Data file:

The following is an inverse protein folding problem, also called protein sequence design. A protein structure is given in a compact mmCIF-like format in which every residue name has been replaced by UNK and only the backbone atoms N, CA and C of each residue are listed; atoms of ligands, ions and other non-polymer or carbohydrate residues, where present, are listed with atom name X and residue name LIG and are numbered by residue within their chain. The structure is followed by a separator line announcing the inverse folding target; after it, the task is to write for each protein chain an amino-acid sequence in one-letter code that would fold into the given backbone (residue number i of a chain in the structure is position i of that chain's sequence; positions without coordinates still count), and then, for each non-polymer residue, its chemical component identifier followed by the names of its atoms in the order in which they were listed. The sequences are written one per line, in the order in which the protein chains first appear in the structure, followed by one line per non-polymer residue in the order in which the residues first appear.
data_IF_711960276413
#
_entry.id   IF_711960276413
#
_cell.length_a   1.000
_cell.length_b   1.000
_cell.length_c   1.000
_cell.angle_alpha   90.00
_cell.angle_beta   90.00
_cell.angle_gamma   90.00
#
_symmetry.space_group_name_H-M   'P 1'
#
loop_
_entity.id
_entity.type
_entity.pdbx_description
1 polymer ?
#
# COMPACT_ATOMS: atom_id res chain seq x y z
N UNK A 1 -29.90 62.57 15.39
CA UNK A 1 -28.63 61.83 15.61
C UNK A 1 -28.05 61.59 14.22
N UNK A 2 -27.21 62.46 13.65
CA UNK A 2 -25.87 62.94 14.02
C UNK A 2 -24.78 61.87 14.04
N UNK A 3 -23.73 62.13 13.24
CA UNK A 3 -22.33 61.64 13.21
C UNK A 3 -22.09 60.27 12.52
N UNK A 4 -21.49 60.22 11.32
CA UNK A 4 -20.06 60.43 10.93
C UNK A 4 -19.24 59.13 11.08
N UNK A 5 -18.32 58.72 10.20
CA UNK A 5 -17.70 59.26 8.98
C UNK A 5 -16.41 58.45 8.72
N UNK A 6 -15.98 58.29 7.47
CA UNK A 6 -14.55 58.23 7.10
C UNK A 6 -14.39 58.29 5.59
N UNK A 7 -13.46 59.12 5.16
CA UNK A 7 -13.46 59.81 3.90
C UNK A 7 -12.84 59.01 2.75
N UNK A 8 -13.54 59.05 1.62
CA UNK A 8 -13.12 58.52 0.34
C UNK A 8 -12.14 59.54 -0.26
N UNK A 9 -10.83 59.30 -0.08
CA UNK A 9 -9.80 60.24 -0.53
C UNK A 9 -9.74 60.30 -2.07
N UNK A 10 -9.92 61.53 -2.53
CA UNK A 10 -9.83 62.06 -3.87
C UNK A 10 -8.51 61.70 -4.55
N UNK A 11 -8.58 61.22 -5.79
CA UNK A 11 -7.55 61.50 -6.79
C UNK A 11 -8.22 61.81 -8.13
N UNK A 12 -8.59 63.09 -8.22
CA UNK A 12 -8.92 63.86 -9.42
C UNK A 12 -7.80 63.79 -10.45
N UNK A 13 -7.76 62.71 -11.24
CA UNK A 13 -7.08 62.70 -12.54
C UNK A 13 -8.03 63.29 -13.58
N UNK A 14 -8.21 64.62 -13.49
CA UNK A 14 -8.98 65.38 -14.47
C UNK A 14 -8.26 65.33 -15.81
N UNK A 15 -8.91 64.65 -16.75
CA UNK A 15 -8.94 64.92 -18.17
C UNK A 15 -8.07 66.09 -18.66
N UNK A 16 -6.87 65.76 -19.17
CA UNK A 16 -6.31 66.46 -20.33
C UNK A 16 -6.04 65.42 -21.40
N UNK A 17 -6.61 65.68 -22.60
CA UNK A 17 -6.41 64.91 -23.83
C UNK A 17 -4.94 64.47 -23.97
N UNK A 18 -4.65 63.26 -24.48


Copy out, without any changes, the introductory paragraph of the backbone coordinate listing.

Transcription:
The following is an inverse protein folding problem, also called protein sequence design. A protein structure is given in a compact mmCIF-like format in which every residue name has been replaced by UNK and only the backbone atoms N, CA and C of each residue are listed; atoms of ligands, ions and other non-polymer or carbohydrate residues, where present, are listed with atom name X and residue name LIG and are numbered by residue within their chain. The structure is followed by a separator line announcing the inverse folding target; after it, the task is to write for each protein chain an amino-acid sequence in one-letter code that would fold into the given backbone (residue number i of a chain in the structure is position i of that chain's sequence; positions without coordinates still count), and then, for each non-polymer residue, its chemical component identifier followed by the names of its atoms in the order in which they were listed. The sequences are written one per line, in the order in which the protein chains first appear in the structure, followed by one line per non-polymer residue in the order in which the residues first appear.